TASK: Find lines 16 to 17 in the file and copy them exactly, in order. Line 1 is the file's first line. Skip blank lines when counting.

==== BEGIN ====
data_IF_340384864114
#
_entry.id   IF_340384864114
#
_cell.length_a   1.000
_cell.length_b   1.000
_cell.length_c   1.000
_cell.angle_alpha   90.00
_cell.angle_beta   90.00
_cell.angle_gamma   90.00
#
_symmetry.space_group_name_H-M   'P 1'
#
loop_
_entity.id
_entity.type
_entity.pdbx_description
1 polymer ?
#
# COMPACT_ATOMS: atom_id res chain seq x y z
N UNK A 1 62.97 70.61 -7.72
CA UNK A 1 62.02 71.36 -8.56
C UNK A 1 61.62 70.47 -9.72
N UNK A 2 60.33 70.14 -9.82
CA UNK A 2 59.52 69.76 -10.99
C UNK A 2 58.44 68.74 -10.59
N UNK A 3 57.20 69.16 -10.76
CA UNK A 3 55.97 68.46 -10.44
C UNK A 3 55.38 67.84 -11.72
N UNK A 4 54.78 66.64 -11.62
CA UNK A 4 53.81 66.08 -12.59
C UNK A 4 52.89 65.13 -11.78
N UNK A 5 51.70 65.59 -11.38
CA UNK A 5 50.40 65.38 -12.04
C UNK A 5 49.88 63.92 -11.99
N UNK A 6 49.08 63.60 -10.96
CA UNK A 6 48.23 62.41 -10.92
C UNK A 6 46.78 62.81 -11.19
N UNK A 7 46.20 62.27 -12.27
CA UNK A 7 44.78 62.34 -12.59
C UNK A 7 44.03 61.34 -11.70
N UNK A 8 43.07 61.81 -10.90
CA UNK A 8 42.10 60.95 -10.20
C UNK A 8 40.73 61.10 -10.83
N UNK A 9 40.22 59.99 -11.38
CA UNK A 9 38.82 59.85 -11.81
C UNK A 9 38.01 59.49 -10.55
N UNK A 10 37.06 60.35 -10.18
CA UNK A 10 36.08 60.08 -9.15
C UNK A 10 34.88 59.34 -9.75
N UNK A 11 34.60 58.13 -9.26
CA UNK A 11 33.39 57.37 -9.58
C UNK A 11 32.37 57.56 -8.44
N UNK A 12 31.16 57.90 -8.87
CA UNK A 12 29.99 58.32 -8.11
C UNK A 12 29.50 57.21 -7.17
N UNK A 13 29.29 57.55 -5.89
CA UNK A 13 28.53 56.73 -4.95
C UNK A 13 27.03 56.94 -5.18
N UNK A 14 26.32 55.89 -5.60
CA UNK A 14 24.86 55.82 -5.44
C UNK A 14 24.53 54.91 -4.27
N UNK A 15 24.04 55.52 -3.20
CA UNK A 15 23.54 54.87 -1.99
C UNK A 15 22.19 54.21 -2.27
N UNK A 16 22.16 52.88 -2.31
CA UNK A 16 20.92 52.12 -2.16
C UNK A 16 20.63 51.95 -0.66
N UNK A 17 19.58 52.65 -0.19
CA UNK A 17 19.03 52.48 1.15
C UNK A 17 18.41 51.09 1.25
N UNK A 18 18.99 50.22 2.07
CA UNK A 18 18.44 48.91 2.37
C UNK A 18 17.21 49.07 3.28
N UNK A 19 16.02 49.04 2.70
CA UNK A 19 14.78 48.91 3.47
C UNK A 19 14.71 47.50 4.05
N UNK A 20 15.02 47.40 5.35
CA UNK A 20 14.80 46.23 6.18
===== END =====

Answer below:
_entity.type
_entity.pdbx_description